A £250,000 scheme has been set up by the Diocese in Europe to assist UK nationals living in France with residency permit applications.
Britain formally left the European Union at the start of the year and the official transition period is set to end on 31 December.
Under the terms of the Withdrawal Agreement, UK nationals wishing to remain legally resident in the EU are required to obtain "settled status" by June 2021.
There are an estimated 1.3m UK nationals living in the EU, with over 400,000 in France.
Bishop in Europe, Robert Innes, said the prospect of applying for residency was a "daunting" one for many UK nationals living in France.
"The ability to remain legally resident has been the biggest post-Brexit concern among people who have contacted our diocese over the past year," he said.
"I recognise the prospect of applying for residency is a truly daunting one for people right across the diocese, particularly when deadlines are tight. And it can be particularly tough for older and isolated people, for whom our service is especially intended."
He added: "Let me emphasise, too, that the Diocese in Europe is offering a service to all. We're not just here for those who might join us at a Church service. And we look forward to you being in touch."
The Diocese in Europe Residency Support Project has been made possible by the UK Nationals Support Fund Programme administered across the EU by the UK Foreign Office.
A dedicated website and helpline will signpost UK nationals to the latest advice from the UK and French Governments free of charge.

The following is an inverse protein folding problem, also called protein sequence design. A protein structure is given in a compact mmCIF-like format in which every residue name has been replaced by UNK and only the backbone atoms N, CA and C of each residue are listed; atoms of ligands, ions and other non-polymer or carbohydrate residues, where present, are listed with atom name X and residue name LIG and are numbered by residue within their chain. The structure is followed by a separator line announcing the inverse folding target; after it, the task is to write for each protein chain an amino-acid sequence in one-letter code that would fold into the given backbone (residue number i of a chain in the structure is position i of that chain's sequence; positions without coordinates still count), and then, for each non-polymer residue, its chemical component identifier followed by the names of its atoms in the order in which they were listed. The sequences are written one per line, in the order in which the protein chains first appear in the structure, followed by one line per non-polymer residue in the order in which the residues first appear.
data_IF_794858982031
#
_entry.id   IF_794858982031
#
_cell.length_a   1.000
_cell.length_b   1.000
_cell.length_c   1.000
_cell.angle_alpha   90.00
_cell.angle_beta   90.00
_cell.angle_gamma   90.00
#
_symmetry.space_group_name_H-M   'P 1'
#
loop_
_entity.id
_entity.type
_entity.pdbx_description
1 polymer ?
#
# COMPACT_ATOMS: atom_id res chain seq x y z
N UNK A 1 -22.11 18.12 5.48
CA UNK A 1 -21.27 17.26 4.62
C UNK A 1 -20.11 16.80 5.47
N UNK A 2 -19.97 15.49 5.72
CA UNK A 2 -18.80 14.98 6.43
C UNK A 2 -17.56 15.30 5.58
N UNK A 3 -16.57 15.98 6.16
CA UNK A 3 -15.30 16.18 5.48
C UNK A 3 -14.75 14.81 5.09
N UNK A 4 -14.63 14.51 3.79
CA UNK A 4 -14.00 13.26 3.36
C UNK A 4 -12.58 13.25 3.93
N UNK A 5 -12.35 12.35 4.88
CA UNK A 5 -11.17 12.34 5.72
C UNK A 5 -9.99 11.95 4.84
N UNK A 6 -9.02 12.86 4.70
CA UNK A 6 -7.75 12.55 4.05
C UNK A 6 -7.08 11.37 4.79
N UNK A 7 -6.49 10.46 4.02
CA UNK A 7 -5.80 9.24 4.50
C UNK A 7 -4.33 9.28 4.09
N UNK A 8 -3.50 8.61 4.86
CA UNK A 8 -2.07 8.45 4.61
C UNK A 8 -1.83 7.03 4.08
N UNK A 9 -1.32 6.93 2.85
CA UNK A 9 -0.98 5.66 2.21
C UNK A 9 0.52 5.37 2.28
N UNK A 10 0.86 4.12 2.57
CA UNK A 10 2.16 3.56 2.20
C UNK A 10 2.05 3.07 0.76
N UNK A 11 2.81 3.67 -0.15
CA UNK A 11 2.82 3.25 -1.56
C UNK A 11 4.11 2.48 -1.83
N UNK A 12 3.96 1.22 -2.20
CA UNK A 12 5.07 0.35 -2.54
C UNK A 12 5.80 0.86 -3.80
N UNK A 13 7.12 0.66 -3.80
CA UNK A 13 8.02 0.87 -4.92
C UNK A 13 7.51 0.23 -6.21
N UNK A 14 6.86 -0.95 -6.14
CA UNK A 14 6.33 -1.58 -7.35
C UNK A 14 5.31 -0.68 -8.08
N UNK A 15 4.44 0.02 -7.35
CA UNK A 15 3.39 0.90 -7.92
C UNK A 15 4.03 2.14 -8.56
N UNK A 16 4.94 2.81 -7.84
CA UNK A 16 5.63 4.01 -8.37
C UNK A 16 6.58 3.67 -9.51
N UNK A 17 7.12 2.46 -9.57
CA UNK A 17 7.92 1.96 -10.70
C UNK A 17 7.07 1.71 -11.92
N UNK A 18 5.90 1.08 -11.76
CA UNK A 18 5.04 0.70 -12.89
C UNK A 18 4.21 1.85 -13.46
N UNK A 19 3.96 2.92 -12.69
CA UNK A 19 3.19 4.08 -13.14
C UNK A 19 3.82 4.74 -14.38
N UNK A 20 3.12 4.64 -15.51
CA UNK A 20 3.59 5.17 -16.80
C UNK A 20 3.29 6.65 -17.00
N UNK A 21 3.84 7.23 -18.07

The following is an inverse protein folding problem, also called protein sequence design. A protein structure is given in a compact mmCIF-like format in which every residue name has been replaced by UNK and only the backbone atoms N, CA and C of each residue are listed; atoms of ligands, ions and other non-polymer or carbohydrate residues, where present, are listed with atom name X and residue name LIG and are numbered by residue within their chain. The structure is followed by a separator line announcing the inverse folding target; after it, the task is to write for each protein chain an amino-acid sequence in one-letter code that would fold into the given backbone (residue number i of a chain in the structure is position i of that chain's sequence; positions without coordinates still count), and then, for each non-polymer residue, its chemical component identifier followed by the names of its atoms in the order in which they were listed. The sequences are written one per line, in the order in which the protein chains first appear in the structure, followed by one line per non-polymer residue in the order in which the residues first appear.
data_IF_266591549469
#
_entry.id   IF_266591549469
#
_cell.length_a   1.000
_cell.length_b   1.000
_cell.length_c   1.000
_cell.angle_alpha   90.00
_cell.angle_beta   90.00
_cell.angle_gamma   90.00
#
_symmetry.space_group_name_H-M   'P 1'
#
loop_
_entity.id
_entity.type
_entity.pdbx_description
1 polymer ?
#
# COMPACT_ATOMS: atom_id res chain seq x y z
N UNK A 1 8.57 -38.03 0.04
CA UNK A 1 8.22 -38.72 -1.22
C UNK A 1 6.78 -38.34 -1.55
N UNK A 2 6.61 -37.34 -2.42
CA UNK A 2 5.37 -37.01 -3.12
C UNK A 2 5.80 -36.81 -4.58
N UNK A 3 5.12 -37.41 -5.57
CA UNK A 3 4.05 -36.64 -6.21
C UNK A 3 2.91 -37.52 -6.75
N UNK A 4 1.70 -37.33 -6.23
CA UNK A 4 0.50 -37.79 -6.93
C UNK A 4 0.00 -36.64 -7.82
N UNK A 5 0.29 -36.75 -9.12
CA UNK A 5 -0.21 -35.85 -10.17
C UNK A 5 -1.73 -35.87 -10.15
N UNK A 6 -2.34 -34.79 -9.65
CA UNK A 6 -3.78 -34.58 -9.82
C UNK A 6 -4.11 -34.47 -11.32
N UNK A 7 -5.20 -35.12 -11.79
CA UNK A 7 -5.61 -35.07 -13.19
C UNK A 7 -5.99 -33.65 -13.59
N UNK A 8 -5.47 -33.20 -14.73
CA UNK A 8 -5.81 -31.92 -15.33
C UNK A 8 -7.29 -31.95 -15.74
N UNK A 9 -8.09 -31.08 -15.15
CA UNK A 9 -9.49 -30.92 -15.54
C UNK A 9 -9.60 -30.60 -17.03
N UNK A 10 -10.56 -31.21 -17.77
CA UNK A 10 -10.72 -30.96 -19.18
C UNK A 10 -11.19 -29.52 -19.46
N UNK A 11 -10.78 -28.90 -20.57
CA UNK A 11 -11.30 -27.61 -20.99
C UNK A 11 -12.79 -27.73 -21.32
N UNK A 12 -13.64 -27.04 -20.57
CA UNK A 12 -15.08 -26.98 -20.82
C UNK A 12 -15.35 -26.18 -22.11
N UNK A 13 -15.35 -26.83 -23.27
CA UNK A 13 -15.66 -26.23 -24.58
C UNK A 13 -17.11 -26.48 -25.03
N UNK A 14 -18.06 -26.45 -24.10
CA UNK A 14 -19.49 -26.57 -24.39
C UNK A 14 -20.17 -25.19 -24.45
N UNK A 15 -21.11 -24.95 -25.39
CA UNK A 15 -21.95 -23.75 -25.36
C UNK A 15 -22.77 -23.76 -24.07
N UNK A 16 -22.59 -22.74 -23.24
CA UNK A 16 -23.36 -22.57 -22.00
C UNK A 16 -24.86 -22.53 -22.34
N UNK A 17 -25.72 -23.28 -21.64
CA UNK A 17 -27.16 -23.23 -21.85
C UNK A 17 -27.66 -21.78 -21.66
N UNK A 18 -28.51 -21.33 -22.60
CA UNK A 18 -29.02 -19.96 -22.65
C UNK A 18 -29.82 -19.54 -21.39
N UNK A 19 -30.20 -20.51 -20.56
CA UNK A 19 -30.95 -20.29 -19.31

Additional services, also free, include casework support on residency applications.
The project will have a particular focus on over-65s and those living in the Nouvelle-Aquitaine region, which has the highest proportion of UK nationals in France.
Damian Thwaites, who represents Bishop Innes at the EU, has been leading the development of the diocesan project.
He said: "Our launch marks a key implementing step for work that began last September to plan and prepare a project bid, particularly around the constraints of Covid-19, and negotiate a delivery contract.
"From the start, we wanted to focus effort on the people whose needs would be greatest, supported by our network of Anglican chaplaincies and congregations that could have the biggest impact in helping UK nationals to apply for residency.
"The huge amount of work that has gone into digital project design, delivery and operational set up by our initial project team, in such a short space of time, has been fantastic."
In a video message to the Aquitaine Chaplaincy, the Rev Tony Lomas said: "For all of us who are resident in France, [Brexit] is going to mean something of an administrative upheaval and we will all, without exception, be required to obtain a new residency permit."
He added: "It's really encouraging that our Church is taking such a pro-active approach to helping the British community in Nouvelle-Aquitaine."